The ins and outs of retirement with Brendon Read, Financial Adviser and Director

1. When should people start thinking about financing their retirement?

As early as possible. In terms of timing, retirement is usually down the list, but in terms of importance, it’s almost certainly at the top of the list. We often help people improve their financial position as much in the last 5 – 10 years of their working life as in the first 20 or 30 years combined. It’s more challenging to do this if the first time people think about retirement is when they decide to leave work.

2. What’s the typical age of people moving into retirement?

There’s no real typical age. Some people are happy working into their 70’s, while others want to be finished working by 55. What matters more than the age of retirement is the ability for people to have choices around what it is they want to do. Knowing that you’re financially secure and could leave work and be comfortable can be a major source of relief even for someone who chooses to keep working.

3. Are people completely stopping work and retiring or, are they taking casual/part-time roles to help them transition?

I’m a massive fan of part-time work for several reasons. Retirement is a significant life event, and the implications are far broader than purely financial. Loss of social networks, a purpose, a feeling of achievement and status can all affect mental wellbeing after retirement. In my experience, people are often reluctant to work part-time fearing that they can’t afford to. However, in practice, what happens is that people working part-time will usually work a little longer than they otherwise would have, meaning the financial impact is often negligible, but the personal impact is significant. If I had my way, all my clients would work part-time in the lead-up to retirement regardless of their financial situation, as I believe it provides an excellent chance to overcome the other issues I mentioned without ‘cutting the cord’ from work

4. Moving into retirement can mean different things for each of us. For some, it’s an exciting time while for others, it’s a challenging time; finding a purpose and relaxing. What have you seen that works and doesn’t work?

The key that stands out to me is that people need to find a meaningful activity in retirement. Some find it more quickly than others, and it can take many forms, but it’s crucial. Part-time work, volunteer work, looking after grandchildren, engaging in a hobby are all examples of meaningful activity. It can be difficult for people who have been working long hours all their working life to have time to engage in these before retirement – another reason that part-time work is fantastic.

5. How can people understand how long their money will last once they move into retirement?

Unfortunately, at Profusion, we don’t have a crystal ball to know how long retirement will last for people. If only it were that easy! The best that we can do is provide projections for people based on their specific circumstances and trying at all times to err on the conservative side. This process also helps with the setting of goals and understanding what is possible and what isn’t. Knowing what is achievable is crucially important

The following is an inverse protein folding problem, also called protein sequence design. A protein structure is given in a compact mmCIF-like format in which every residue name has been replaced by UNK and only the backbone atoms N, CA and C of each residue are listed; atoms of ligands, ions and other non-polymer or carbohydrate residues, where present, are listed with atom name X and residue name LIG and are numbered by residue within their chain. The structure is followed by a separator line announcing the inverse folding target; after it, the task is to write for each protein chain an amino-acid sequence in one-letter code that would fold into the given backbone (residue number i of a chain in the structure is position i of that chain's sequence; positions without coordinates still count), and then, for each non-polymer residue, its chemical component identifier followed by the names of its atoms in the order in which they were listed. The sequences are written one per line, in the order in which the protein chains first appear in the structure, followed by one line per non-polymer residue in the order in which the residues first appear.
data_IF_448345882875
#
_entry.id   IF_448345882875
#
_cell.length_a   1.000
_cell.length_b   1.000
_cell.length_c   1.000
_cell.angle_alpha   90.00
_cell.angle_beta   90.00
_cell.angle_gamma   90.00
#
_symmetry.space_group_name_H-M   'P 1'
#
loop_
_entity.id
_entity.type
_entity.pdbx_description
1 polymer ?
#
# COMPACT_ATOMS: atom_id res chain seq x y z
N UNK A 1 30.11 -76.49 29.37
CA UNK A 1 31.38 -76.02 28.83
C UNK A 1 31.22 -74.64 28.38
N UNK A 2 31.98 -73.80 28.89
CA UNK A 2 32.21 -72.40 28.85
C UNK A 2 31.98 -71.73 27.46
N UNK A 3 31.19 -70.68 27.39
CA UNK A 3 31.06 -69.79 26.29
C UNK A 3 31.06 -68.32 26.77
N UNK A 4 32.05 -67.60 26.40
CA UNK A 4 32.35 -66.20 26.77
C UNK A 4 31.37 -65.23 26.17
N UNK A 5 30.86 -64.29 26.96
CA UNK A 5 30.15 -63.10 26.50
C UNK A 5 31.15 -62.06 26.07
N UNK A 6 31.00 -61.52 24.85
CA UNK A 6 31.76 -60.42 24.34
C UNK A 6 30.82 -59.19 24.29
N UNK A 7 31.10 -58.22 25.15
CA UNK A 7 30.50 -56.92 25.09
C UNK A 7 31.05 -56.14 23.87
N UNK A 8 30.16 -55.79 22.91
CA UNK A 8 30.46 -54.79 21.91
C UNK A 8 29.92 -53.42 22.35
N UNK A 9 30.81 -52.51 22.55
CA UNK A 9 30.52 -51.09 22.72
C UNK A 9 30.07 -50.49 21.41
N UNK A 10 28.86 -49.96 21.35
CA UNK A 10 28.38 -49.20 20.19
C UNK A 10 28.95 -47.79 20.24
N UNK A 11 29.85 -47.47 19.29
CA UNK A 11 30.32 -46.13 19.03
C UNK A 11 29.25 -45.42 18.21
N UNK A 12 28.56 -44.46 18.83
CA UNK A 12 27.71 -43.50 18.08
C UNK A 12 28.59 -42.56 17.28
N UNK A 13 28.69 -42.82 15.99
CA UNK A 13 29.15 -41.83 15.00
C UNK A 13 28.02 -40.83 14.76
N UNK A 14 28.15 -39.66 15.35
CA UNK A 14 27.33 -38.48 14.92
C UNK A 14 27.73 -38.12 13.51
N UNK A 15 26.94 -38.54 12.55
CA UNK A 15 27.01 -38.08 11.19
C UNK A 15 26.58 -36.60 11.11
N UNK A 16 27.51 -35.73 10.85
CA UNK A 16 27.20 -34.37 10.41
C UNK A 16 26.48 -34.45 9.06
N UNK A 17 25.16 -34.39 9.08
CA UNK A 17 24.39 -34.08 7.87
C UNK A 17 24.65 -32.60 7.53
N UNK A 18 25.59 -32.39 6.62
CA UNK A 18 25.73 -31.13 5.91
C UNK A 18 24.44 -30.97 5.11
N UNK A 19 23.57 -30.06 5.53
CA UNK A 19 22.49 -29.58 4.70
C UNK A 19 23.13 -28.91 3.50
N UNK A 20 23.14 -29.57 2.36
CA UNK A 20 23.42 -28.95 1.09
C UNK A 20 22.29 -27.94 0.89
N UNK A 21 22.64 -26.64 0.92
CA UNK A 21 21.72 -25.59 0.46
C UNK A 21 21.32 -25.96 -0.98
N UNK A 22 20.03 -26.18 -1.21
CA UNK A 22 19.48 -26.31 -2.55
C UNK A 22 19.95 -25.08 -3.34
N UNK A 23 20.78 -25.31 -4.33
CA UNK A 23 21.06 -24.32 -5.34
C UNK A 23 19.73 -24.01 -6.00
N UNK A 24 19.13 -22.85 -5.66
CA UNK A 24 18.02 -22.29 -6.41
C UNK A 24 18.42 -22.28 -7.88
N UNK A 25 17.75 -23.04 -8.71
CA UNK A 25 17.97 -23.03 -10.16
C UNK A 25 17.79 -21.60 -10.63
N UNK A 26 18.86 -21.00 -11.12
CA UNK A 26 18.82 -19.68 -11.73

6. How can someone in their 40’s-50’s work out when they can afford to stop work?

Talk to us.

7. The structure of the traditional family has changed dramatically over the last 25 years. How has that impacted people considering moving into retirement? Are they having to look after their grandchildren and/or take on more domestic tasks for their adult children?

Many current retirees spend time looking after grand-children (My mum spends a day and a half a week looking after mine!). In many cases, this is good for all parties. The grandparents and grandchildren have a chance to form powerful bonds, and the parents can save a bit on childcare. It becomes an issue if the retirees feel that they are limited in terms of what they can do. For example, some feel trapped into providing childcare and aren’t able to travel – it’s at this point that it becomes a problem.

In terms of adult children living at home – this is something I see more and more of. If you’re an adult child, why wouldn’t you stay at home? It’s cheaper, mum and dad generally do the cooking and cleaning, and life is grand. Again, the problem arises when it affects the financial security of mum and dad. Often parents think they are helping their children financially by paying for expenses, when in fact the opposite is the case. The best gift you can give your kids is not to be financially dependant on them when you get old. Be careful how much you spend on them!

8. We are all so much more active and healthier these days, which means we are living longer. What impact does this have on people’s financial planning?

I think that retirees now expect far more from retirement than their parents did. In simple terms, it means that you need more money, and to plan more carefully. The risk of outliving retirement savings is, in my opinion, one of the most significant risks that people face, yet a lot of people would spend more time planning their next holiday than planning retirement.

9. If someone knows a friend who has never received financial advice before, what’s the best way for them to introduce the team at Profusion Planning?

Many of our clients introduce family and friends to us. The best way is to contact the adviser you work with and either give them the name or number or, get the person to contact your adviser directly. Whichever way suits. We will always look after them.

10. When are you thinking of retiring?

With a 1 and a three-year-old at home, retirement seems a long, long way away. Ask me again when the kids are out of the house and retirement means some peace and quiet rather than the current chaos!